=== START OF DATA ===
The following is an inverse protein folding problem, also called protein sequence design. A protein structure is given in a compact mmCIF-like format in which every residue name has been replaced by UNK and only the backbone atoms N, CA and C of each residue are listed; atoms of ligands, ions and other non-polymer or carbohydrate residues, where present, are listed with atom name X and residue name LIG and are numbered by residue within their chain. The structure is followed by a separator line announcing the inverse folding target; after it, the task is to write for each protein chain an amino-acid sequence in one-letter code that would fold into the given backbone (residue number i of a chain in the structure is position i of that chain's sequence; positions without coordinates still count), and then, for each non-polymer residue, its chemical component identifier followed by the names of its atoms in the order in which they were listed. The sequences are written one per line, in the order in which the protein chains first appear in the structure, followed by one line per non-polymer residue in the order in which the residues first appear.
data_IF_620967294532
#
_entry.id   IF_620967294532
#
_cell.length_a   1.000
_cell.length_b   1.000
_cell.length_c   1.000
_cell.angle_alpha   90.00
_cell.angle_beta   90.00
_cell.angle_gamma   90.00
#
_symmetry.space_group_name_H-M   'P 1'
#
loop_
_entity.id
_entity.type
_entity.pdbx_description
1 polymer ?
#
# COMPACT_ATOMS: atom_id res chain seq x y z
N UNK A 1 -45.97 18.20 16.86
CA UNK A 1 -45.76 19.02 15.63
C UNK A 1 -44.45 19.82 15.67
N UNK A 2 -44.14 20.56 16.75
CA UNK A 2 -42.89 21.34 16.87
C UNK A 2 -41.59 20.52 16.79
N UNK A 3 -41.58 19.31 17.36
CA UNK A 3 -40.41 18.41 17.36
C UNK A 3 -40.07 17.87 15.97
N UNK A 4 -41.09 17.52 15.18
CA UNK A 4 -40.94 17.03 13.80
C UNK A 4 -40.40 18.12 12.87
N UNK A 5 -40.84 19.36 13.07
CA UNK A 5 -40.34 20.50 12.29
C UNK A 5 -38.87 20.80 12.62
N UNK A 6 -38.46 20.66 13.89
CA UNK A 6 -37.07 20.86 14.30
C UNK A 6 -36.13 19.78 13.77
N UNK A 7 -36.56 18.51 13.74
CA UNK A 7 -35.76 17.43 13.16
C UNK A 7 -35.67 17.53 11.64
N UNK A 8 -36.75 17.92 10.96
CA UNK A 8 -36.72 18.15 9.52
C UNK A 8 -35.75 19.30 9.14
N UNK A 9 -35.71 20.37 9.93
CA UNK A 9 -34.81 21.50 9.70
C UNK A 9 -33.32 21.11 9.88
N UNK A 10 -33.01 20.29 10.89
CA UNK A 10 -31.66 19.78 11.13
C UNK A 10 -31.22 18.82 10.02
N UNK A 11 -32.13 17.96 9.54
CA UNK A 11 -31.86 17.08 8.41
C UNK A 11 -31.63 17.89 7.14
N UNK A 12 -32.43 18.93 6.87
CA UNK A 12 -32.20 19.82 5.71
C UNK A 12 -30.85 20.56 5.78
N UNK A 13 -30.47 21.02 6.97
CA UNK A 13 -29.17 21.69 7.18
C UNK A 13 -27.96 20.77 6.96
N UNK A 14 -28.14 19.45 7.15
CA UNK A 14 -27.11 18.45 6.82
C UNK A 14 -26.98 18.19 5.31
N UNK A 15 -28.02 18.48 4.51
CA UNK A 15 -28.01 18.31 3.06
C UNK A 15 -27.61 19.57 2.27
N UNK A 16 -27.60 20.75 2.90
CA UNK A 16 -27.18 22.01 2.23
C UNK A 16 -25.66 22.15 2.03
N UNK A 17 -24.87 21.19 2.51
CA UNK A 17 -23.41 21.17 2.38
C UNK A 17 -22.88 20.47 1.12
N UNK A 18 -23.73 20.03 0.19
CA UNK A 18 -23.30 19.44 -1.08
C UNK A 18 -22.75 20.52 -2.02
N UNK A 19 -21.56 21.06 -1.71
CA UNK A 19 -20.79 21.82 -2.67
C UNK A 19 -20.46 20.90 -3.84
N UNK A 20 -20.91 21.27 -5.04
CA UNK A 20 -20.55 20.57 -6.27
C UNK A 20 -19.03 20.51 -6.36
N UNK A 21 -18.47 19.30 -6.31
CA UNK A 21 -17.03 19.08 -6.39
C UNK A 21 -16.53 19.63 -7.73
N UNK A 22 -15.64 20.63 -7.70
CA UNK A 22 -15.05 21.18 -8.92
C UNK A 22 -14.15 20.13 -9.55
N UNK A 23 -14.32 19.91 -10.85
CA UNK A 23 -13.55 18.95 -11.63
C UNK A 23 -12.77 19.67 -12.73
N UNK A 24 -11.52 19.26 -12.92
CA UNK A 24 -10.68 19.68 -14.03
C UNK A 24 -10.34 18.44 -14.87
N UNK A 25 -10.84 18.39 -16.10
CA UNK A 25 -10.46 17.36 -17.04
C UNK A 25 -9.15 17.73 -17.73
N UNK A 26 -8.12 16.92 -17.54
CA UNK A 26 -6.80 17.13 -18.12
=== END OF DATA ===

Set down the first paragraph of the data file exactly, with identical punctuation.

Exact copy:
The following is an inverse protein folding problem, also called protein sequence design. A protein structure is given in a compact mmCIF-like format in which every residue name has been replaced by UNK and only the backbone atoms N, CA and C of each residue are listed; atoms of ligands, ions and other non-polymer or carbohydrate residues, where present, are listed with atom name X and residue name LIG and are numbered by residue within their chain. The structure is followed by a separator line announcing the inverse folding target; after it, the task is to write for each protein chain an amino-acid sequence in one-letter code that would fold into the given backbone (residue number i of a chain in the structure is position i of that chain's sequence; positions without coordinates still count), and then, for each non-polymer residue, its chemical component identifier followed by the names of its atoms in the order in which they were listed. The sequences are written one per line, in the order in which the protein chains first appear in the structure, followed by one line per non-polymer residue in the order in which the residues first appear.